In the process of creating the world’s most effective foreign language-learning platform over the past several years, Brainscape has fundamentally advanced the science of foreign language curriculum design. Brainscape’s language database is now—to our knowledge—the world’s largest effort to organize concepts by semantic roots rather than by words.
It may not sound amazing, but this has been a monumental undertaking and could change the way we learn languages forever. Here’s why.
The building blocks of meaning
Why use a “language database” in the first place?
Brainscape’s mission is to help the world learn faster, by optimizing the study process. Our learning software uses a scientifically proven system called confidence-based repetition to repeat “smart flashcards” based on the learner’s confidence in each concept (on a 1-5 scale). Difficult concepts (1s) are repeated frequently, while concepts that the user has already mastered (5s) are repeated increasingly rarely.
This powerful study system is only made possible when concepts have been broken down into their bite-sized building blocks, and “tagged” by topic area and frequency of usage. In fact, you cannot have fully adaptive learning unless you have first broken down the language into a data layer of its most fundamental building blocks.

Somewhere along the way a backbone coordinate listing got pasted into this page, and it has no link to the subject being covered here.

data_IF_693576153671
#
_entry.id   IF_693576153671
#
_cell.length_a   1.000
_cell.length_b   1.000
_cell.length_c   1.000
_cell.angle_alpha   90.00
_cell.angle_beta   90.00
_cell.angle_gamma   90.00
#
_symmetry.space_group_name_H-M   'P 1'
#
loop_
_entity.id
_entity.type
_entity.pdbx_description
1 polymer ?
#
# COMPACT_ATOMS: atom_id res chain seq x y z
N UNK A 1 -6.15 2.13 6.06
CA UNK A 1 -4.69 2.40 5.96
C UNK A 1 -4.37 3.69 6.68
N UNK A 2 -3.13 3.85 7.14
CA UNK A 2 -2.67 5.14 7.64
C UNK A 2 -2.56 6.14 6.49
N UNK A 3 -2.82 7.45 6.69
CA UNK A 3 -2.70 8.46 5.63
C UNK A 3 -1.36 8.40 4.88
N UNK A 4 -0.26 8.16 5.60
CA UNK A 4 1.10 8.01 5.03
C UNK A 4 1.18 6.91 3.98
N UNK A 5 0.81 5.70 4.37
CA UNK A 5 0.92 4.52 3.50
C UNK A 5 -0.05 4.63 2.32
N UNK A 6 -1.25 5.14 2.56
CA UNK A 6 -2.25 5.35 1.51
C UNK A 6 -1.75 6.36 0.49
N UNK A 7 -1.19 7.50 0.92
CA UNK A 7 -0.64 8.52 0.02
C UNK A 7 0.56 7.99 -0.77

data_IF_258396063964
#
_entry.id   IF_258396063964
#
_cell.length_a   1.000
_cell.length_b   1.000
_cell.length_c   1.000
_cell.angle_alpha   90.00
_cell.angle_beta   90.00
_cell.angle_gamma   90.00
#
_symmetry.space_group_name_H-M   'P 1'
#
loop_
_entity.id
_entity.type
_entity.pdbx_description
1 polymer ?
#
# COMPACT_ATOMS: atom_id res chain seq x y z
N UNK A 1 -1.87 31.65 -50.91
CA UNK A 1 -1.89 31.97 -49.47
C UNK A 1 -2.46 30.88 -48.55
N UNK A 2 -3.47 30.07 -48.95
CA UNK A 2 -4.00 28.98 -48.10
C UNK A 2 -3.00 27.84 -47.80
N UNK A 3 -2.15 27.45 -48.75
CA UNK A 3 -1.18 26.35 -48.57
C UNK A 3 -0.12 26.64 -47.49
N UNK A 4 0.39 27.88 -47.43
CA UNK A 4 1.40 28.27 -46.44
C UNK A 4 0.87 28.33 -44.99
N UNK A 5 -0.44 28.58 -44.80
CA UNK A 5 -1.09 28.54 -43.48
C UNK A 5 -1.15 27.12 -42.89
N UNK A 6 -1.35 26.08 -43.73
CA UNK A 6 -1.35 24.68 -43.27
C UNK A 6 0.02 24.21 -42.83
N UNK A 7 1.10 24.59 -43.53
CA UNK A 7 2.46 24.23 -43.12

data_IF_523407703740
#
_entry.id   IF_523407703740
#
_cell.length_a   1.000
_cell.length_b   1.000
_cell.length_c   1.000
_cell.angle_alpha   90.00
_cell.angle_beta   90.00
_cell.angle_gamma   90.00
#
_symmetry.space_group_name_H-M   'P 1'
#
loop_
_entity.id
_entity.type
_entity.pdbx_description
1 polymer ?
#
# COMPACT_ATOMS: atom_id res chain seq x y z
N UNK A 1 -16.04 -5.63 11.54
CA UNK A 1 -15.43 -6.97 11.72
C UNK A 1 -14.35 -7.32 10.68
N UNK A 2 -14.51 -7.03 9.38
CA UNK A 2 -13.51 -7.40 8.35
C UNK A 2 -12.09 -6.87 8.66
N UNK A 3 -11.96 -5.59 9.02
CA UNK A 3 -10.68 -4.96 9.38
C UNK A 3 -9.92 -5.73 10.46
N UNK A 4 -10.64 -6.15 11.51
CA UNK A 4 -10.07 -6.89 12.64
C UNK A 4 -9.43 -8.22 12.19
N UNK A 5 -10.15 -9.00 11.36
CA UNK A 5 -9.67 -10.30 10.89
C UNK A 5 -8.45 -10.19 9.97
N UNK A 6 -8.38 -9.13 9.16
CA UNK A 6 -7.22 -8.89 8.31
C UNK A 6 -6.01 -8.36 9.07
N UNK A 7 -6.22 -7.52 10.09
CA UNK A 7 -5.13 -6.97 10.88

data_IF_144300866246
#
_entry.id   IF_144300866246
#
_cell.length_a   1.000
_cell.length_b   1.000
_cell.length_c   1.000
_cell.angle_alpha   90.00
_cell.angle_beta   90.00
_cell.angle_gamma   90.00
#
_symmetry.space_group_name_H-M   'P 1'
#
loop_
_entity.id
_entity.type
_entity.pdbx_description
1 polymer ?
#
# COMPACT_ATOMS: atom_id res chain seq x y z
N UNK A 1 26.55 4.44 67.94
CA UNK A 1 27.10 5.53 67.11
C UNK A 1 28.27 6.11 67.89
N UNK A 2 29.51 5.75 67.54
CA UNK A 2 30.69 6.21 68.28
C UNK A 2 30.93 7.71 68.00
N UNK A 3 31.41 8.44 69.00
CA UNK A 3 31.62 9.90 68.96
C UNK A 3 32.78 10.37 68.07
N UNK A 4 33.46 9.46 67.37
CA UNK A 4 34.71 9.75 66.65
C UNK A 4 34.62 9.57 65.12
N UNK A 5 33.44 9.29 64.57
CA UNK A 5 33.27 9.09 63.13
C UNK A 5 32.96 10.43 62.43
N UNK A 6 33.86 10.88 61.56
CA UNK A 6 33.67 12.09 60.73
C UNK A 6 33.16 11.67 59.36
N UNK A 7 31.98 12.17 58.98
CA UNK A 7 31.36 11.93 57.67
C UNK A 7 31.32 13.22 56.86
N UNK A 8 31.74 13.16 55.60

Over the past few years, Brainscape has employed more than a dozen linguists for the demanding task of categorizing, editing, phrasifying, and mapping over 12,000 vocabulary and grammatical concepts into a flexible database that can feed an adaptive study product.
No one else has ever developed a bite-sized content database that is so comprehensive, organized, and flexible. We think it’s a game changer.
Couldn’t you have just imported content from an existing bilingual dictionary?
A typical bilingual language database is organized by words, because its primary function is to feed an electronic dictionary. Instructional software based on these databases lends itself to word-for-word translation exercises where concepts are not always unambiguous. (e.g. A Spanish learner might erroneously translate the word “hard” to difícil, rather than duro, since she thought it was talking about the meaning “difficult” rather than “not soft.”)
Breaking down each dictionary entry into its various semantic roots requires a scale of human effort that has never been undertaken before in this field.
What’s so special about “semantic roots”?
Separating language concepts by semantic roots, rather than by words, provides for a more flexible and extensible study experience. Brainscape flashcard exercises encourage the learner to mentally conjure up the word(s) for the target language-neutral concept rather than to just make a traditional “translation.” It’s as if the program used International Sign Language as the language-neutral baseline for language exercises, rather than just words to translate from the base language.
These semantic-root-specific flashcards help your brain consider the whole underlying concept (beyond just the words) by using two types of clarifiers: (1) synonyms, and (2) example phrases.
By immediately eliciting these mental connections on the front of the flashcard, these clarifiers help make the exercise feel less like “translation” and more like just coming up with the word for an abstract mental concept, just like you do when speaking your first language. The pairings of these concepts and clarifiers become increasingly important as Brainscape works its study algorithm upon previously rated flashcards.